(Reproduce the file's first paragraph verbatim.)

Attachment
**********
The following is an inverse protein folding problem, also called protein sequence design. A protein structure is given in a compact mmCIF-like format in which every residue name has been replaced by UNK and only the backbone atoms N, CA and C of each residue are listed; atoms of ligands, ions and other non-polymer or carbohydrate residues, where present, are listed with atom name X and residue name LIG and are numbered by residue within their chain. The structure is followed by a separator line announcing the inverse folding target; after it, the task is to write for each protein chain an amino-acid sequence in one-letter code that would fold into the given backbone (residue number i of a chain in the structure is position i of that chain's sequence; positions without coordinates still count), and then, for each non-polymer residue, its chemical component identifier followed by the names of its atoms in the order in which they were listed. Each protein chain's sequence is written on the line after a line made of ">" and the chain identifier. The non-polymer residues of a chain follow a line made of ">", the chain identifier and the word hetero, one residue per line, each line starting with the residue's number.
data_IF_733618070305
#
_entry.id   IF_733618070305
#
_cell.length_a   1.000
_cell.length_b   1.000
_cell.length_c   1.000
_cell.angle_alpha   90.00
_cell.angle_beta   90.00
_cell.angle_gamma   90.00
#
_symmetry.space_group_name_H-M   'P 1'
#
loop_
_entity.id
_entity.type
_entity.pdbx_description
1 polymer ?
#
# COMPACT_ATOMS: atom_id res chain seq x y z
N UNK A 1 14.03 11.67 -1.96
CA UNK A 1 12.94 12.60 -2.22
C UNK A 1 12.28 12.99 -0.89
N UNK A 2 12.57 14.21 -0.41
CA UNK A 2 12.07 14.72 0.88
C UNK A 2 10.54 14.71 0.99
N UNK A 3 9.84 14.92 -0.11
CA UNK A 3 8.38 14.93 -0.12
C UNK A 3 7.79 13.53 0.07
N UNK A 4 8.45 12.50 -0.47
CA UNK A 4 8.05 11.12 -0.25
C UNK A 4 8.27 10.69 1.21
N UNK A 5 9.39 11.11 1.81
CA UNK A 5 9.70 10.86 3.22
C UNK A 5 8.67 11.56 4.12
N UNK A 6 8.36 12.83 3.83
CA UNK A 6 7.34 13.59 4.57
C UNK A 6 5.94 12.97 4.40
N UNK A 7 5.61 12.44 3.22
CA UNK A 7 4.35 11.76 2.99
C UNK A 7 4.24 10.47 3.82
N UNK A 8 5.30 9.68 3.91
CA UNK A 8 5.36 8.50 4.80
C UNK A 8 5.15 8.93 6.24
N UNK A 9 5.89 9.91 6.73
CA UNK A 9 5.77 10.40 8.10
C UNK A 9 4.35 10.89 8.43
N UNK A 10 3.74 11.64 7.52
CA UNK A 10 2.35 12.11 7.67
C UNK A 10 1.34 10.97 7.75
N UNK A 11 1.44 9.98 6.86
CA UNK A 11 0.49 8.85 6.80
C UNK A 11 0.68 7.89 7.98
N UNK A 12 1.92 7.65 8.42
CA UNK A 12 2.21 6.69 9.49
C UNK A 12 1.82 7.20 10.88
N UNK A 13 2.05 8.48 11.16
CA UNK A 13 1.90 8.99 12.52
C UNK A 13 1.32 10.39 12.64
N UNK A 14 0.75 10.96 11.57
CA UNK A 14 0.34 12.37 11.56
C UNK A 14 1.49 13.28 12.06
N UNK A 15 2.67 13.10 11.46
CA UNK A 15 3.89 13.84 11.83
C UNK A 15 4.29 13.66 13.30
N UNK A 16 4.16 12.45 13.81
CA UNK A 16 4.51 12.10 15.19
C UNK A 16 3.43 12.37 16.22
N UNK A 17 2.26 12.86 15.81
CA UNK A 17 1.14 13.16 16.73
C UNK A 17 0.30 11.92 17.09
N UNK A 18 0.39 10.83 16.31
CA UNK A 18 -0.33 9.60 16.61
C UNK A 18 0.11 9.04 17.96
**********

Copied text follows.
The following is an inverse protein folding problem, also called protein sequence design. A protein structure is given in a compact mmCIF-like format in which every residue name has been replaced by UNK and only the backbone atoms N, CA and C of each residue are listed; atoms of ligands, ions and other non-polymer or carbohydrate residues, where present, are listed with atom name X and residue name LIG and are numbered by residue within their chain. The structure is followed by a separator line announcing the inverse folding target; after it, the task is to write for each protein chain an amino-acid sequence in one-letter code that would fold into the given backbone (residue number i of a chain in the structure is position i of that chain's sequence; positions without coordinates still count), and then, for each non-polymer residue, its chemical component identifier followed by the names of its atoms in the order in which they were listed. Each protein chain's sequence is written on the line after a line made of ">" and the chain identifier. The non-polymer residues of a chain follow a line made of ">", the chain identifier and the word hetero, one residue per line, each line starting with the residue's number.